We’ve talked about one major class of infectious agents: bacteria. Let’s look at the other major class: viruses.
What is a virus?
A virus is a piece of genetic material wrapped in a protein coat: essentially an instruction sheet inside a box. We’re not really sure if viruses are alive. They reproduce and evolve like life, but they don’t have cells, metabolism, and don’t react to being poked, as all other lifeforms do. They also can’t reproduce without the help of a living cell. Have a handful of scientists debate this idea at your next dinner party – it’ll be fun.
If sneakiness were a qualification for life, viruses would definitely make the cut. Viruses appear on the outside of a cell wrapped up very nicely, like a Christmas present or a wooden horse. The cell naively brings the virus inside and opens the package. Inside, the cell finds a sheet of instructions written in the cell’s own language.1
Those instructions are the easiest chain letter ever: “Copy me, and put me in a new box.” The cell (we’ll call him Bob) naively trusts gift-giver and follows the instructions. Bob uses his own resources to make new copies of the instructions and new, fancy boxes. He goes into overdrive, producing thousands of new viruses, and the stress eventually kills him. Bob wasn’t familiar with his Virgil – Never trust a Greek bearing gifts.
The new viruses go out to infect other cells who also haven’t studied their Virgil, and the process continues.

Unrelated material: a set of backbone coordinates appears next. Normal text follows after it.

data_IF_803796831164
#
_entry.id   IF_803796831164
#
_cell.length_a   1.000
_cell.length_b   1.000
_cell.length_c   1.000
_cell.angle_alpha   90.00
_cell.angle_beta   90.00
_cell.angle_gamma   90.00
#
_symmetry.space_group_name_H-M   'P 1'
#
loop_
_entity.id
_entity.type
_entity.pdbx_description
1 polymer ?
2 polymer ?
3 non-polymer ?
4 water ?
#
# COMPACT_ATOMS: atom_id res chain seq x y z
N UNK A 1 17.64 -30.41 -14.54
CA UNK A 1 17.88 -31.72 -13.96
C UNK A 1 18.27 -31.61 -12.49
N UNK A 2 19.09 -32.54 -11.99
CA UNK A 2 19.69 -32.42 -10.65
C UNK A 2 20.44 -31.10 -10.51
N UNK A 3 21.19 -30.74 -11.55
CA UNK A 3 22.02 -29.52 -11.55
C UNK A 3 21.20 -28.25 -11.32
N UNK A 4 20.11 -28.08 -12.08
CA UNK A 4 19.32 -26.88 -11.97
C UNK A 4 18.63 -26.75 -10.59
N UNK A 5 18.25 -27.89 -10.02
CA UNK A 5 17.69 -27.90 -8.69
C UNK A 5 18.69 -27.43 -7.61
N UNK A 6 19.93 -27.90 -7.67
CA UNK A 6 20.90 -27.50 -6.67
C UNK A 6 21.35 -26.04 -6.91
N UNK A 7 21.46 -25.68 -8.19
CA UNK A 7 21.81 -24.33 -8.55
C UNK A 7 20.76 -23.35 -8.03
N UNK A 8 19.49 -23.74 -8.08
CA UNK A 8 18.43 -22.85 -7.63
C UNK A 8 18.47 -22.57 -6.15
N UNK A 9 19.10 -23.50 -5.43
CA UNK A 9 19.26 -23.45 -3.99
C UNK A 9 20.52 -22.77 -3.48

Interestingly, while there are many beneficial or non-harmful bacteria, most viruses cause illness in some lifeforms (from bacteria to animals). Let’s look at a particular example – the flu – to see how viruses make humans sick.
The flu virus, or influenza virus, spreads through droplets sneezed or coughed by an infected person. People used to think it was spread by the influence of unfavorable stars, then by the influence of cold air, and now by the influence of, well, a virus.
The flu virus infects cells lining your respiratory tract – nose, throat, and lungs. To do so, the virus changes part of its wrapping – a hemagglutin protein – to trick human cells into taking it in. Our cells see new wrapping paper and think that, this time, it must be a real present.
The neuraminidase protein helps the newly packaged virus escape a cell once it’s been properly packaged.
Variations in these two proteins allow the flu virus to continue tricking human cells into taking the virus in, copying it, and releasing it. The large levels of replication eventually kill the cell and can cause sheets of tissue to peel off. In the respiratory tract, flu kills many of the cells with cilia, which help propel mucus up and out of the respiratory tract. This killing of cells, combined with the body’s response to infection, causes most of the symptoms of flu.
How Jill Fights the Flu
Once again, our intrepid hero Jill is sick.
The flu virus has invaded her body and is busy making copies.
Fortunately, some of Jill’s cells have gone to school. Special white blood cells (lymphocytes) go to school in either the bone marrow (B-cells) or thymus2 (T-cells). B-cells go to school to learn how to make antibodies against things like invading wooden horses, or the flu virus3.
There are 1,000,000,000 types of B-cells in Jill’s body, each able to recognize one specific molecule. If Jill is lucky, one of her B-cells happens to recognize the type of flu she’s infected with. When a B-cell binds to a flu particle, it sounds the alarm and starts producing a ton of antibodies. These antibodies bind very specifically to a flu particle. Some of them bind to the hemagglutin protein on the flu – without this protein, the flu virus can’t get inside a cell. The B-cells have found a way to stop further infection!